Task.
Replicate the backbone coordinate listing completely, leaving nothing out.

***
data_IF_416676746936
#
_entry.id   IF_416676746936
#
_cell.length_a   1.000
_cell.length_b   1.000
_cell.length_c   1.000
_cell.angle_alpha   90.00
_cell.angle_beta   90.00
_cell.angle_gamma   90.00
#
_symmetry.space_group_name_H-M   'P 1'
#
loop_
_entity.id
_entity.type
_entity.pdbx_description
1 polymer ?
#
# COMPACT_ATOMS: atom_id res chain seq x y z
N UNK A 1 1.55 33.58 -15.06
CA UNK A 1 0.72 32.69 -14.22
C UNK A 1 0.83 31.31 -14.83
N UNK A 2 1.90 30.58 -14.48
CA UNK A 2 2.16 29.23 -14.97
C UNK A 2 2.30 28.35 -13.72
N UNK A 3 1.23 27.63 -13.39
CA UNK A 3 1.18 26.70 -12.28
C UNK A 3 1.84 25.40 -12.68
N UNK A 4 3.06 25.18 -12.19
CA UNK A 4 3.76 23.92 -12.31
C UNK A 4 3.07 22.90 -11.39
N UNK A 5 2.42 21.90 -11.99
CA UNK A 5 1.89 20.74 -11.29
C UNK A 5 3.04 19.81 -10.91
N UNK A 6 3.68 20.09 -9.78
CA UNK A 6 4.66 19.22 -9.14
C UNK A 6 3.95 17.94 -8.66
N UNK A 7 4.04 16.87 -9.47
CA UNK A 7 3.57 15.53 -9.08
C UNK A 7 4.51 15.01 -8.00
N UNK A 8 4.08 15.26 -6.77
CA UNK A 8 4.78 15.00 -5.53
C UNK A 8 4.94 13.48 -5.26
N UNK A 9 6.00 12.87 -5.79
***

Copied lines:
data_IF_416676746936
#
_entry.id   IF_416676746936
#
_cell.length_a   1.000
_cell.length_b   1.000
_cell.length_c   1.000
_cell.angle_alpha   90.00
_cell.angle_beta   90.00
_cell.angle_gamma   90.00
#
_symmetry.space_group_name_H-M   'P 1'
#
loop_
_entity.id
_entity.type
_entity.pdbx_description
1 polymer ?
#
# COMPACT_ATOMS: atom_id res chain seq x y z
N UNK A 1 1.55 33.58 -15.06
CA UNK A 1 0.72 32.69 -14.22
C UNK A 1 0.83 31.31 -14.83
N UNK A 2 1.90 30.58 -14.48
CA UNK A 2 2.16 29.23 -14.97
C UNK A 2 2.30 28.35 -13.72
N UNK A 3 1.23 27.63 -13.39
CA UNK A 3 1.18 26.70 -12.28
C UNK A 3 1.84 25.40 -12.68
N UNK A 4 3.06 25.18 -12.19
CA UNK A 4 3.76 23.92 -12.31
C UNK A 4 3.07 22.90 -11.39
N UNK A 5 2.42 21.90 -11.99
CA UNK A 5 1.89 20.74 -11.29
C UNK A 5 3.04 19.81 -10.91
N UNK A 6 3.68 20.09 -9.78
CA UNK A 6 4.66 19.22 -9.14
C UNK A 6 3.95 17.94 -8.66
N UNK A 7 4.04 16.87 -9.47
CA UNK A 7 3.57 15.53 -9.08
C UNK A 7 4.51 15.01 -8.00
N UNK A 8 4.08 15.26 -6.77
CA UNK A 8 4.78 15.00 -5.53
C UNK A 8 4.94 13.48 -5.26
N UNK A 9 6.00 12.87 -5.79